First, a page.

So, why do we dream?
This is a somewhat controversial question, with no straight forward answer. There are many theories put forward by scientists and psychologists, but no black and white answer.
The human brain is a mysterious little ball of grey matter. After all these years, researchers are still baffled by many aspects of how and why it operates like it does. Scientists have been performing sleep and dream studies for decades now, and we still aren’t 100 percent sure about the function of sleep, or exactly how and why we dream… The question of whether dreams actually have a physiological, biological or psychological function has yet to be answered. (1)
Its quite spooky how much is still largely unknown about the brain, and is something which people don’t always consider. Not even the brain can figure the brain out…
Some current theories suggest that dreaming is:
- A component and form of memory processing, aiding in the consolidation of learning and short-term memory to long-term memory storage.
- An extension of waking consciousness, reflecting the experiences of waking life.
- A means by which the mind works through difficult, complicated, unsettling thoughts, emotions, and experiences, to achieve psychological and emotional balance.
- The brain responding to biochemical changes and electrical impulses that occur during sleep.
- A form of consciousness that unites past, present and future in processing information from the first two, and preparing for the third.
- A protective act by the brain to prepare itself to face threats, dangers and challenges.
There is not likely ever to be a simple answer, or a single theory that explains the full role of dreaming to human life. (2)
I am consistently fascinated by theories on dreaming, as well as dream analysis/interpretation, popularised by psychoanalysis Sigmund Freud. He presents by far my favourite theory:
Sigmund Freud (1856-1939), also known as the father of dream research, gave psychoanalysis as one explanation for why we dream. But Freud had little understanding of the REM and NREM sleep cycles – and modern day dream research has pointed us to a number of other theories of dreaming.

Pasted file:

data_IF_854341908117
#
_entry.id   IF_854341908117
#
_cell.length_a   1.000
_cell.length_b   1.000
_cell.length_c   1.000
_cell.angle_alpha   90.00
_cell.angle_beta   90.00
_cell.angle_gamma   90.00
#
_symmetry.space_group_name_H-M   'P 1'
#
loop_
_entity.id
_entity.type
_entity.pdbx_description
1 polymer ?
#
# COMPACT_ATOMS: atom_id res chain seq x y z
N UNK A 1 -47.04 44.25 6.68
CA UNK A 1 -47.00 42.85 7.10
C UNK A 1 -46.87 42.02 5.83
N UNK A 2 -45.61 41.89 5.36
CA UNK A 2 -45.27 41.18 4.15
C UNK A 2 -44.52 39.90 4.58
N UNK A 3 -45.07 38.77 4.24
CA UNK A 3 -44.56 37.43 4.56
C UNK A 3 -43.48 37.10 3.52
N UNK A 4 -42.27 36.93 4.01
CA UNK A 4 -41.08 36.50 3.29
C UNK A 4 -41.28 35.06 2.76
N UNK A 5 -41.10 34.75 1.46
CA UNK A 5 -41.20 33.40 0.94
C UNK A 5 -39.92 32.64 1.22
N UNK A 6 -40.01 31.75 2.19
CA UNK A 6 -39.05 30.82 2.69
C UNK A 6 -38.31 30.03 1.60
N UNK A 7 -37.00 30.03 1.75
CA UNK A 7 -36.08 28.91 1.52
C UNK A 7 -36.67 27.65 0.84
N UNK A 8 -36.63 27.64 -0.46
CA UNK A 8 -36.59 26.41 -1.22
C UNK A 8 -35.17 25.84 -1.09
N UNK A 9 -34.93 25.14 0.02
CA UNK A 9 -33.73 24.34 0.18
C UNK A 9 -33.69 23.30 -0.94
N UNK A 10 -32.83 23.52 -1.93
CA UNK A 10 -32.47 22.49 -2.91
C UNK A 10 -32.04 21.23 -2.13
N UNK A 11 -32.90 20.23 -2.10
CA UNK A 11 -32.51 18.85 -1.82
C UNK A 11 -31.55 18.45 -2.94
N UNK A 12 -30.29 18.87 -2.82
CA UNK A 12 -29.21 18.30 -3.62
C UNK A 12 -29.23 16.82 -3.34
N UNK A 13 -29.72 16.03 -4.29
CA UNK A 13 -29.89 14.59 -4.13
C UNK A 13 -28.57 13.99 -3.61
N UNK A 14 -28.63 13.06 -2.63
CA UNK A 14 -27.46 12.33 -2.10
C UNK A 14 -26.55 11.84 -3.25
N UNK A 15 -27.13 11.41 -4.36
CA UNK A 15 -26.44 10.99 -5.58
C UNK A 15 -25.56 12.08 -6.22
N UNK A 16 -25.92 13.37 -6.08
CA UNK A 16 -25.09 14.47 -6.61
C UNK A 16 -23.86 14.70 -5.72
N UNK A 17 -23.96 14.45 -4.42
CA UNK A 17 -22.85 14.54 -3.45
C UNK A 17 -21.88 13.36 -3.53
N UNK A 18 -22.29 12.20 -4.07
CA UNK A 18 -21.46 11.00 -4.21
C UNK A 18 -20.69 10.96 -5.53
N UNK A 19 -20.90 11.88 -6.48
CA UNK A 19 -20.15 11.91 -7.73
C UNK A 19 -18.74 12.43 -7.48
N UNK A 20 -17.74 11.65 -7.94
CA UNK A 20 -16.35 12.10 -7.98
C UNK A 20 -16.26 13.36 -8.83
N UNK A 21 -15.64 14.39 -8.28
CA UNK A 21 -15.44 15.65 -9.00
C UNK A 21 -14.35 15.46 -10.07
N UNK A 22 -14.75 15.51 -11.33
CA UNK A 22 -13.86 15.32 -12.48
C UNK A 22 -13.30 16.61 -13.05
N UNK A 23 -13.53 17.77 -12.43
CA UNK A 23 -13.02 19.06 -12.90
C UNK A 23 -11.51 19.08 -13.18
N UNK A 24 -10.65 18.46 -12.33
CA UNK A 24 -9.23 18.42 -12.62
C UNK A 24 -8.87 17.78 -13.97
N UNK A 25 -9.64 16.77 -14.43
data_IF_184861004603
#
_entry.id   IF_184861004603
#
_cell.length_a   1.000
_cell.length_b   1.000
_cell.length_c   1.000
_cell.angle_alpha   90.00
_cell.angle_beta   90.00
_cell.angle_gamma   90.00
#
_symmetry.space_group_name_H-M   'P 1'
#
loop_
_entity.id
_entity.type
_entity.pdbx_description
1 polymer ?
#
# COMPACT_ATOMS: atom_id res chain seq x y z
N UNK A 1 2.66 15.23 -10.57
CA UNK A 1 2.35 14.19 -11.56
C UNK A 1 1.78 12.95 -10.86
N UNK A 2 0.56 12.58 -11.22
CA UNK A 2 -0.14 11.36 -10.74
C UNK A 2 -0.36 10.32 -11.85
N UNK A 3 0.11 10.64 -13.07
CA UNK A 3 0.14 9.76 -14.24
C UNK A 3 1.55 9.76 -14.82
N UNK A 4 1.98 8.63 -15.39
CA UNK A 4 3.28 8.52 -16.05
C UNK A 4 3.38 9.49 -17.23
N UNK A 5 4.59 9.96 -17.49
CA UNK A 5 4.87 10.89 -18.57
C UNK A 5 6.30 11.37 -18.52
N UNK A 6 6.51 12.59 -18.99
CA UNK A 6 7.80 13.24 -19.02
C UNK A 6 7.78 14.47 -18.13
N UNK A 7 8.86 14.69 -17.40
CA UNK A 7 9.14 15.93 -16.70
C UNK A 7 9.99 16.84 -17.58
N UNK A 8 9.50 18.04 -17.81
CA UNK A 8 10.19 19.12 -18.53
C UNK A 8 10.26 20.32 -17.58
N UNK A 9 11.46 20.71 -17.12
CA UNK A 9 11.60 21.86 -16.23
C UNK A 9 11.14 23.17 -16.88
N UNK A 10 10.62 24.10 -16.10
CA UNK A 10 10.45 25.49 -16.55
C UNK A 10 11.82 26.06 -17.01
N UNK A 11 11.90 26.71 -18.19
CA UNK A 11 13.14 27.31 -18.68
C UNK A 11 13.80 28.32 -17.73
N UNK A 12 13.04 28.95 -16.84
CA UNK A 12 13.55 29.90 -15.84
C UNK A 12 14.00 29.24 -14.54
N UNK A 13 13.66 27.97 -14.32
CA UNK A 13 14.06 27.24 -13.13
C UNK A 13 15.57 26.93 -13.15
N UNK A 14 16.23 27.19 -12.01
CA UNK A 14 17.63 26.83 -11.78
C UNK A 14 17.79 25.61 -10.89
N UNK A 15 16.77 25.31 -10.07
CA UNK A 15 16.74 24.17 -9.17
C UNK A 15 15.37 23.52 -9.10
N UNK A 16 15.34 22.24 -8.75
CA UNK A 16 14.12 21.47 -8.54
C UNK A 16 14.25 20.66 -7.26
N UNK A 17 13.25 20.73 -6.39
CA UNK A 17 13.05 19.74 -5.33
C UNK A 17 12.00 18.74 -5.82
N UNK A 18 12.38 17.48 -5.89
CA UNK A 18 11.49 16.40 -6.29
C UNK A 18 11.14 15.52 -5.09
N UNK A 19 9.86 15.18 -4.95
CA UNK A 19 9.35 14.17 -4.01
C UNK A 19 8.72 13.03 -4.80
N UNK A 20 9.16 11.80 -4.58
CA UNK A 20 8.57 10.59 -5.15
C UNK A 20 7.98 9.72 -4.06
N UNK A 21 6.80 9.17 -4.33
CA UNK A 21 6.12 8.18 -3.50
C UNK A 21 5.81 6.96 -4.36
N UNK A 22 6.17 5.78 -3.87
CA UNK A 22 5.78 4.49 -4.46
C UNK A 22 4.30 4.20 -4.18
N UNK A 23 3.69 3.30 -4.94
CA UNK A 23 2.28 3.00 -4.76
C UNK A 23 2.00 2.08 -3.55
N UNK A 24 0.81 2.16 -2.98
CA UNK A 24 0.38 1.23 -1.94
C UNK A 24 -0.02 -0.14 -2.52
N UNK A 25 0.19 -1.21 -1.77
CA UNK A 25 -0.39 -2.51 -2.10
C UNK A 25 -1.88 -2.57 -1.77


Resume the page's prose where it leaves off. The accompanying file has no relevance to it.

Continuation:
Freud is best known for his theories of the unconscious mind. The controversial psychoanalyst said that our brain protects us from disturbing thoughts and memories by repressing them. Freud also believed that we are almost entirely driven by unconscious sexual desire.
If you asked Sigmund Freud “why do we dream?” he would say our dreams are a secret outlet for these repressed desires. In therapy, he used dream analysis to interpret the underlying language of dreams, which is very different from normal conscious thinking.
Every night when we sleep, we disconnect from our conscious thought processes. The lights go off and we’re protected from external stimuli (like noise, temperature and pain). But our internal stimuli (like emotions and fears) are still rumbling around, seeking a way to be heard. And so dreams form.
Freud said dreams are a way to express unconscious emotions while we’re asleep – otherwise we’d be constantly disturbed by them in our sleep and wake up. (3)
My interests in dreams spans back to my interests in Surrealism. They used dreams as an outlet of creativity, a way of tapping into the unconscious mind. They also used theories and psychoanalytical techniques such as Free Association as a source of inspiration.
Influenced by the writings of psychologist Sigmund Freud, the literary, intellectual, and artistic movement called Surrealism sought a revolution against the constraints of the rational mind; and by extension, the rules of a society they saw as oppressive. Freud and other psychoanalysts used a variety of techniques to bring to the surface the subconscious thoughts of their patients. The Surrealists borrowed many of the same techniques to stimulate their writing and art, with the belief that the creativity that came from deep within a person’s subconscious could be more powerful and authentic than any product of conscious thought. (4)
The Birth of the World, Joan Miró, 1925. Oil on canvas.
To visually explain the question ‘Why do we dream?’ I am using elements from both Surrealism and Dadaism (5), to create my own theory, my own answer to the question.